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Navajo Council tables proposal related to mine

Published December 24, 2013 5:47 pm
This is an archived article that was published on sltrib.com in 2013, and information in the article may be outdated. It is provided only for personal research purposes and may not be reprinted.

Farmington, N.M. • Members of the Navajo Nation Council tabled a proposal that would let disputes over a New Mexico coal mine that's being bought on behalf of the nation be settled in state courts rather than tribal courts.

The Farmington Daily Times reports that the decision to table the proposal Monday stemmed from discussion among council delegates during a meeting in Window Rock over whether it required a super majority for passage.

Delegates will revisit the Navajo Mine proposal Friday.

Zurich American Insurance Company is asking the tribe to waive its sovereign immunity and settle any arbitration in New Mexico and Arizona courts before it and another company issue $500 million in bonds and insurance to a tribal company set up to purchase the mine.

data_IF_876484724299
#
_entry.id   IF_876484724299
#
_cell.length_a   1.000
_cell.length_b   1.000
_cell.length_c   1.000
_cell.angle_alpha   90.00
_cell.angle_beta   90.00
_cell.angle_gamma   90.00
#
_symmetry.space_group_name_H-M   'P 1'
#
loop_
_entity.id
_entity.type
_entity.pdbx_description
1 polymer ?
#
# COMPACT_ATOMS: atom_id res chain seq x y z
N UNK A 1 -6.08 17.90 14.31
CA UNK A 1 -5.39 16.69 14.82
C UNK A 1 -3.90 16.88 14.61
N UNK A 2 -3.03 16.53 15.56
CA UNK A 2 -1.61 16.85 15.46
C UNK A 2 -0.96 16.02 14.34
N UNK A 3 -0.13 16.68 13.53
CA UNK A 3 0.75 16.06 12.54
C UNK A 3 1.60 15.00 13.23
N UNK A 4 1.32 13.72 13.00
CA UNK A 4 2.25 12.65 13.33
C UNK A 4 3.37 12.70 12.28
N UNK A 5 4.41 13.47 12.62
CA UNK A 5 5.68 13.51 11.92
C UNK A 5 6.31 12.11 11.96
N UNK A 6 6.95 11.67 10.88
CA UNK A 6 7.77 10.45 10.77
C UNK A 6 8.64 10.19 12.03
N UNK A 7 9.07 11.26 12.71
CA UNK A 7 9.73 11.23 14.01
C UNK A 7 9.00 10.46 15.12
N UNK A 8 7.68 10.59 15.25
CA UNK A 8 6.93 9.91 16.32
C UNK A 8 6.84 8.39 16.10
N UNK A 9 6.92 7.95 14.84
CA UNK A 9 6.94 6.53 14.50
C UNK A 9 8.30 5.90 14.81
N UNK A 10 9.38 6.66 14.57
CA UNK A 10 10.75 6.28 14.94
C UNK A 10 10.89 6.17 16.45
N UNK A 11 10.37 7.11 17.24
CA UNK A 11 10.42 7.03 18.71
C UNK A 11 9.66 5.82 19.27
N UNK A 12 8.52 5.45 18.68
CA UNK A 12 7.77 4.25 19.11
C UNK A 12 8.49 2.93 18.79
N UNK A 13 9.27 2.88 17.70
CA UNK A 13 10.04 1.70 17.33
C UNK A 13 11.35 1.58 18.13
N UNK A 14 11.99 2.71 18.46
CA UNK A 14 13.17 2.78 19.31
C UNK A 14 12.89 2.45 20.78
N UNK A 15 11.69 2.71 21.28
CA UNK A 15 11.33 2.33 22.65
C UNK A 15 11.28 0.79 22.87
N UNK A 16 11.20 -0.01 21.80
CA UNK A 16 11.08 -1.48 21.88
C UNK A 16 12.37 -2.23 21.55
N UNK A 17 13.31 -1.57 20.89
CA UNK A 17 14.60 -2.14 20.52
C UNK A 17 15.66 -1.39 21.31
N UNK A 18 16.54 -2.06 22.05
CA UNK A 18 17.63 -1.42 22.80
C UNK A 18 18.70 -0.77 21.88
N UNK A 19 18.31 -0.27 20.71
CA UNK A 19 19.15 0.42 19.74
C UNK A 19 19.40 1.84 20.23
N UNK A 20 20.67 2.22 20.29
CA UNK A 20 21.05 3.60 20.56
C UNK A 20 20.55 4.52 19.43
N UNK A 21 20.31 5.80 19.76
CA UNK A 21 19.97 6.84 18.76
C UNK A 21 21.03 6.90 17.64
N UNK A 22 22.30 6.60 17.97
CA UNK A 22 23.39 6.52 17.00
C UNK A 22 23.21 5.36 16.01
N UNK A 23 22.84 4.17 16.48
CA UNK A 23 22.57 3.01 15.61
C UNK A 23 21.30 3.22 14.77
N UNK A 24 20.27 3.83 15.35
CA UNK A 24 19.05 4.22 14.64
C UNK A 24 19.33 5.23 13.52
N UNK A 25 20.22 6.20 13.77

Council Delegate LoRenzo Bates, sponsor of the bill, said the request was made by Zurich because the tribal company is a new enterprise and it doesn't have assets or a proven track record.

"It does not change the intent of what we as council voted on, to become a player in the energy field," Bates said.

Earlier on Monday, two tribal committees endorsed the proposal.

During a committee hearing, Delegate Russell Begaye criticized the proposal for eliminating Navajo courts, which he said have been recognized throughout the county.

"I believe our court — Navajo Nation court — has full capability to do this type of action," Begaye said.

He added that when companies conduct business in foreign countries, disputes are handled in that country's courts. "This mine is on our land, and these are guests to the nation," he said.

Before one of the committees was to take a vote, Shiprock Chapter President Duane "Chili" Yazzie stood up and spoke from a public seating area.

Several attempts were made to explain to Yazzie that the public cannot address the delegates and to get him to return to his seat.

Yazzie continued to address the committee, prompting a response from a Navajo Nation police officer.

Yazzie said the council didn't provide the Navajo people the opportunity to learn about purchasing the mine. He said delegates have spent millions of dollars on the mine acquisition without any approval by the Navajo people.




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